FINDINGS AND RECOMMENDATIONS RECOMMENDING DISMISSAL OF ACTION FOR FAILURE TO STATE A CLAIM (Doc. 1) THIRTY-DAY DEADLINE
Plaintiff Phillip T. Ricker ("Plaintiff") is a state prisoner proceeding pro se and in forma pauperis in this civil rights action pursuant to 42 U.S.C. § 1983. Plaintiff is in the custody of the California Department of Corrections and Rehabilitation. He was incarcerated at Corcoran State Prison ("Corcoran") at the time the events in his original complaint took place. This action was filed on August 13, 2009.
II. Screening Requirement
The Court is required to screen complaints brought by prisoners seeking relief against a governmental entity or officer or employee of a governmental entity. 28 U.S.C. § 1915A(a). The Court must dismiss a complaint or portion thereof if the prisoner has raised claims that are legally "frivolous or malicious," that "fails to state a claim on which relief may be granted," or that "seeks monetary relief against a defendant who is immune from such relief." 28 U.S.C § 1915(e)(2)(B).
In determining whether a complaint states a claim, the Court looks to the pleading standard under Federal Rule of Civil Procedure 8(a). Under Rule 8(a), a complaint must contain "a short and plain statement of the claim showing that the pleader is entitled to relief." Fed. R. Civ. P. 8(a)(2). "[T]he pleading standard Rule 8 announces does not require 'detailed factual allegations,' but it demands more than an unadorned, the-defendant-unlawfully-harmed-me accusation." Ashcroft v. Iqbal, 129 S.Ct. 1937, 1949 (2009) (quoting Bell Atlantic Corp. v. Twombly, 550 U.S. 554, 555 (2007)). "[A] complaint must contain sufficient factual matter, accepted as true, to 'state a claim to relief that is plausible on its face.'" Iqbal, 129 S.Ct. at 1949 (quoting Twombly, 550 U.S. at 570). "[A] complaint [that] pleads facts that are 'merely consistent with' a defendant's liability . . . 'stops short of the line between possibility and plausibility of entitlement to relief.'" Iqbal, 129 S.Ct. at 1949 (quoting Twombly, 550 U.S. at 557). Further, although a court must accept as true all factual allegations contained in a complaint, a court need not accept a plaintiff's legal conclusions as true. Id. "Threadbare recitals of the elements of a cause of action, supported by mere conclusory statements, do not suffice." Iqbal, 129 S.Ct. at 1949 (quoting Twombly, 550 U.S. at 555).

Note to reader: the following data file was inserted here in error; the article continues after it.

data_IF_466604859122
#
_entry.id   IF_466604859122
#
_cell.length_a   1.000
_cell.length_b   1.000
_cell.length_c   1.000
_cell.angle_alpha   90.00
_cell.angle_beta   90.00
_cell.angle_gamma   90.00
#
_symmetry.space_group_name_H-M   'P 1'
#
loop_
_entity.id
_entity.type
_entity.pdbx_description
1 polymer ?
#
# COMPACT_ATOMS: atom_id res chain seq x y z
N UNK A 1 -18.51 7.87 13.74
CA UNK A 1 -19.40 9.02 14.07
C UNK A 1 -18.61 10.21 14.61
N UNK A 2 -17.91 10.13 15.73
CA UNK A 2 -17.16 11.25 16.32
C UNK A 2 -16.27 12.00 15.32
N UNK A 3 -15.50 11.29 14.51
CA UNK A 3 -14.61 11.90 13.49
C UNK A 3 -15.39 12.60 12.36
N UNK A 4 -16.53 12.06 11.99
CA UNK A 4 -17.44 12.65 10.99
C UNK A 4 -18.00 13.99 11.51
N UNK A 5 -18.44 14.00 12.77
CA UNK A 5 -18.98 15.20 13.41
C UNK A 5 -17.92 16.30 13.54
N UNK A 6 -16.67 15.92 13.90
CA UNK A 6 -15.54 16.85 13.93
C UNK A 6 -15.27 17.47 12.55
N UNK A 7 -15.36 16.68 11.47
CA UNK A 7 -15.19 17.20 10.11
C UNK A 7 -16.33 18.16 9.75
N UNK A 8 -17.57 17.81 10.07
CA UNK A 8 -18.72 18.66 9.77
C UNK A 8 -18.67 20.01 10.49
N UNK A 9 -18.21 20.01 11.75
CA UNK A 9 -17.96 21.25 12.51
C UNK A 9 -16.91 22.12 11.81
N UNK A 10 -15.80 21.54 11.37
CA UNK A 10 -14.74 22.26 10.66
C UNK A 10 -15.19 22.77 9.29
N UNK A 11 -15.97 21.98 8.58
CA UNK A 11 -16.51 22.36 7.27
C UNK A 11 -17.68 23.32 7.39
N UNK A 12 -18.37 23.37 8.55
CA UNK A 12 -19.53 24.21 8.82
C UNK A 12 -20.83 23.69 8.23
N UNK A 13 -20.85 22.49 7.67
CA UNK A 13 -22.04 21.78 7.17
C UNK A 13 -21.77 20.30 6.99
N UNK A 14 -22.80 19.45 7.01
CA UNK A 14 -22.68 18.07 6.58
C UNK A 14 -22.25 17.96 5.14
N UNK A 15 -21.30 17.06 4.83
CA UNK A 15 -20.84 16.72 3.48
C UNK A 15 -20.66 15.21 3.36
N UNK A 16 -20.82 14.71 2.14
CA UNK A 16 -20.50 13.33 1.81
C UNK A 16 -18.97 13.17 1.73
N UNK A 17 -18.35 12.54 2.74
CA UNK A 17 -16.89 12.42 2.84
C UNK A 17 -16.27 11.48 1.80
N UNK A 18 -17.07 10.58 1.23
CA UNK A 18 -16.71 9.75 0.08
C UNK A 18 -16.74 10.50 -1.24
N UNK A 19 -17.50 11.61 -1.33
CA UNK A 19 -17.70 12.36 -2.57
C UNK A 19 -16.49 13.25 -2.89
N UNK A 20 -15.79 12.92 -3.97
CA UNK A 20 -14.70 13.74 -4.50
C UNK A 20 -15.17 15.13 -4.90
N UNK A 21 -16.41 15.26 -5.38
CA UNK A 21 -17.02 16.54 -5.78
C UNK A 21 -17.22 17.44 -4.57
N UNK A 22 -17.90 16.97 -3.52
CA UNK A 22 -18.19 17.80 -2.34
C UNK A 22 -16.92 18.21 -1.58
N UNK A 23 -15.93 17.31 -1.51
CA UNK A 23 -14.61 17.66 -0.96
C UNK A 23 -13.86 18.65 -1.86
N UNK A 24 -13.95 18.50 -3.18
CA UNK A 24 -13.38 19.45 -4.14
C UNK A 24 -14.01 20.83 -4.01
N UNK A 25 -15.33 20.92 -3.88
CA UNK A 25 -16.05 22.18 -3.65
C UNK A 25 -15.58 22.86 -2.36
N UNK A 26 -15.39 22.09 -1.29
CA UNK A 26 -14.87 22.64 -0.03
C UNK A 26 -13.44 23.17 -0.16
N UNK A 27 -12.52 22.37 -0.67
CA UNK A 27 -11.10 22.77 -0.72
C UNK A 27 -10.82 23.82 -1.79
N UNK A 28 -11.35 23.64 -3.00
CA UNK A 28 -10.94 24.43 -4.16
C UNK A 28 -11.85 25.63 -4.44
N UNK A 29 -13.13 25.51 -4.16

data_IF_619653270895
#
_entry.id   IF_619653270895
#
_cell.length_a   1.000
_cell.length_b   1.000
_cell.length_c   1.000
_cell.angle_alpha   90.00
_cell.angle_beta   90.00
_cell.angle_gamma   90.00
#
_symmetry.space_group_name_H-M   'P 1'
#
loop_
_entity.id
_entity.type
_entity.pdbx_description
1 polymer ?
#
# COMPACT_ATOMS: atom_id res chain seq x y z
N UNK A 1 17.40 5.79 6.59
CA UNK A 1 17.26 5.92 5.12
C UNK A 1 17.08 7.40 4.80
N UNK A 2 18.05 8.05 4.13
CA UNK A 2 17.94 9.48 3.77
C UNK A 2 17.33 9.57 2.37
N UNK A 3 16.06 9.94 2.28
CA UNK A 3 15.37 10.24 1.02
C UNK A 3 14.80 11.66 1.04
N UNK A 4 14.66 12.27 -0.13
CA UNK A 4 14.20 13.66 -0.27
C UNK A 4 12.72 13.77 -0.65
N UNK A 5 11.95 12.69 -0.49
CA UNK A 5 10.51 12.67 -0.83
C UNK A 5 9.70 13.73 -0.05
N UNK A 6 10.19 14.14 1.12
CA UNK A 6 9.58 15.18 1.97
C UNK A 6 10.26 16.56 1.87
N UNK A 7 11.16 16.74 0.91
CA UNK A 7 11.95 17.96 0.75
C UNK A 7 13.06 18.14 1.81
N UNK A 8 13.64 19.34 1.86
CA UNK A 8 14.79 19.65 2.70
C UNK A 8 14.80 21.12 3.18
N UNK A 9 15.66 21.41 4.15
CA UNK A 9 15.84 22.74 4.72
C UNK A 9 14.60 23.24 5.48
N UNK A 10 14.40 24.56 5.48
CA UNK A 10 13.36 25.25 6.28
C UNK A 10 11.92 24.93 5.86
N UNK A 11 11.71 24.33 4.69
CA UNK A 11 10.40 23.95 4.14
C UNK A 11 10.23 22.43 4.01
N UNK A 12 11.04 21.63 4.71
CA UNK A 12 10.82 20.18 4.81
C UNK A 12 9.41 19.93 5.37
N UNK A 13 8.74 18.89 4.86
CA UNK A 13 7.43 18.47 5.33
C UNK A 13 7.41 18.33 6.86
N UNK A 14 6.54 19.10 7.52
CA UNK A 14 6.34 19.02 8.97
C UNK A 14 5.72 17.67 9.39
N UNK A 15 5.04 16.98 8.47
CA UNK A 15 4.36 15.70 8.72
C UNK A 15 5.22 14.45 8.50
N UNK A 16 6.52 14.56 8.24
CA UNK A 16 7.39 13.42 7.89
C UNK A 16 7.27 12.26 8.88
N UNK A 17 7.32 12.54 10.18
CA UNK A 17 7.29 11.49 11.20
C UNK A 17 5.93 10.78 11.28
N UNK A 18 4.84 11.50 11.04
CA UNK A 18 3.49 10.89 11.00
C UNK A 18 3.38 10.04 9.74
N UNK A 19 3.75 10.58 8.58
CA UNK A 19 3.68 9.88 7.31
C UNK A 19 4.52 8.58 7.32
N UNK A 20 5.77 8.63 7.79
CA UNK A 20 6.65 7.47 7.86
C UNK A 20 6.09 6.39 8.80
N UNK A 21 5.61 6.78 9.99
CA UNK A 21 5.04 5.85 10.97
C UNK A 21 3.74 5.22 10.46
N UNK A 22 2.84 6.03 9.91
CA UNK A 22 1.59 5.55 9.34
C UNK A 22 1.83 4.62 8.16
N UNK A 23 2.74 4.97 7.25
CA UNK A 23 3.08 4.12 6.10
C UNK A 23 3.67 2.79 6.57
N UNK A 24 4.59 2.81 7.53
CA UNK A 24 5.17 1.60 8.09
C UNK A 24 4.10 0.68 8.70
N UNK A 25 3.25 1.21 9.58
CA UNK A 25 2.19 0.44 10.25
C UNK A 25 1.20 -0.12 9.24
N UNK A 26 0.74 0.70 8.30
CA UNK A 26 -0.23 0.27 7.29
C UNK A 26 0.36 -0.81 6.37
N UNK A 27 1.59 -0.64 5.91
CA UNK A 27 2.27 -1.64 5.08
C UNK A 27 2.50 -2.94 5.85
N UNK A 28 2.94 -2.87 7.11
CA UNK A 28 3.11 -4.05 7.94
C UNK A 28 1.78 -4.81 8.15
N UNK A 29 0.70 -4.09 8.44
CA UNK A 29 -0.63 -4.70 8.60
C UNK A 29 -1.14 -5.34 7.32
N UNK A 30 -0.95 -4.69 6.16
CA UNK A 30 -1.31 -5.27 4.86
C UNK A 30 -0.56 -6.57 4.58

III. Complaint Allegations
Plaintiff alleges that on March 8, 2009, although he told Defendant Perez that he did not want him to be his investigative employee, Defendant Perez forged an investigation report. On March 10, 2009, Defendant Kavanaugh illegally forged documents to find Plaintiff guilty of a rule violation. Plaintiff alleges he was not present at the rule violation hearing, which resulted in the addition of an extra thirty days to his sentence. Plaintiff filed this action naming Defendants J. Kavanaugh, R. Perez, C.O. Gaston, A. Peterson, M. Jennings, K. Comaites, L. Nelson, R. Davis, and M. Hodges Wilkin because their "signatures are on these reports." (Doc. 1, Comp., § IV.)
When a prisoner is challenging the legality or duration of his custody and the relief he seeks is immediate or speedier release, his sole federal remedy is habeas corpus. Preiser v. Rodriguez, 411 U.S. 475, 500 (1973). Where the action is brought to restore time credits, the effect is to shorten the term of confinement and the action would need to be brought by habeas corpus. Wilkinson v. Dotson, 544 U.S. 74, 79 (2005). A "prisoner's § 1983 action is barred (absent prior invalidation)-no matter the relief sought (damages or equitable relief), no matter the target of the prisoner's suit (state conduct leading to conviction or internal prison proceedings)-if success in that action would necessarily demonstrate the invalidity of confinement or its duration." Id. at 81-2.
Plaintiff is clearly challenging the legality or duration of his custody. Plaintiff alleges he had extra time added to his sentence based upon the alleged falsification of a rule violation report. Since the success in this action would necessarily demonstrate the invalidity of his confinement or its duration, the sole federal remedy available to Plaintiff is a writ of habeas corpus. The Court should dismiss the complaint without prejudice.
V. Conclusion and Recommendation
Based on the foregoing, the Court finds that Plaintiff has failed to state a claim for relief under § 1983. Under Rule 15(a) of the Federal Rules of Civil Procedure, leave to amend 'shall be freely given when justice so requires,'" Fed. R. Civ. P. 15(a), and "[l]eave to amend should be granted if it appears at all possible that the plaintiff can correct the defect," Lopez v. Smith, 203 F.3d 1122, 1130 (9th Cir. 2000) (internal citations omitted). However, the Court finds that the deficiencies outlined above are not capable of being cured by amendment, and therefore leave to amend should not be granted. 28 U.S.C. § 1915(e)(2)(B)(ii); Noll v. Carlson, 809 F. 2d 1446, 1448-49 (9th Cir. 1987). Accordingly, based on the foregoing, the Court HEREBY RECOMMENDS that this action be dismissed in its entirety, without prejudice, for failure to state a claim upon which relief can be granted.
These findings and recommendations will be submitted to the United States District Judge assigned to the case, pursuant to the provisions of Title 28 U.S.C. § 636(b)(l). Within thirty (30) days after being served with these findings and recommendations, Plaintiff may file written objections with the Court. The document should be captioned "Objections to Magistrate Judge's Findings and Recommendations." Plaintiff is advised that failure to file objections within the ...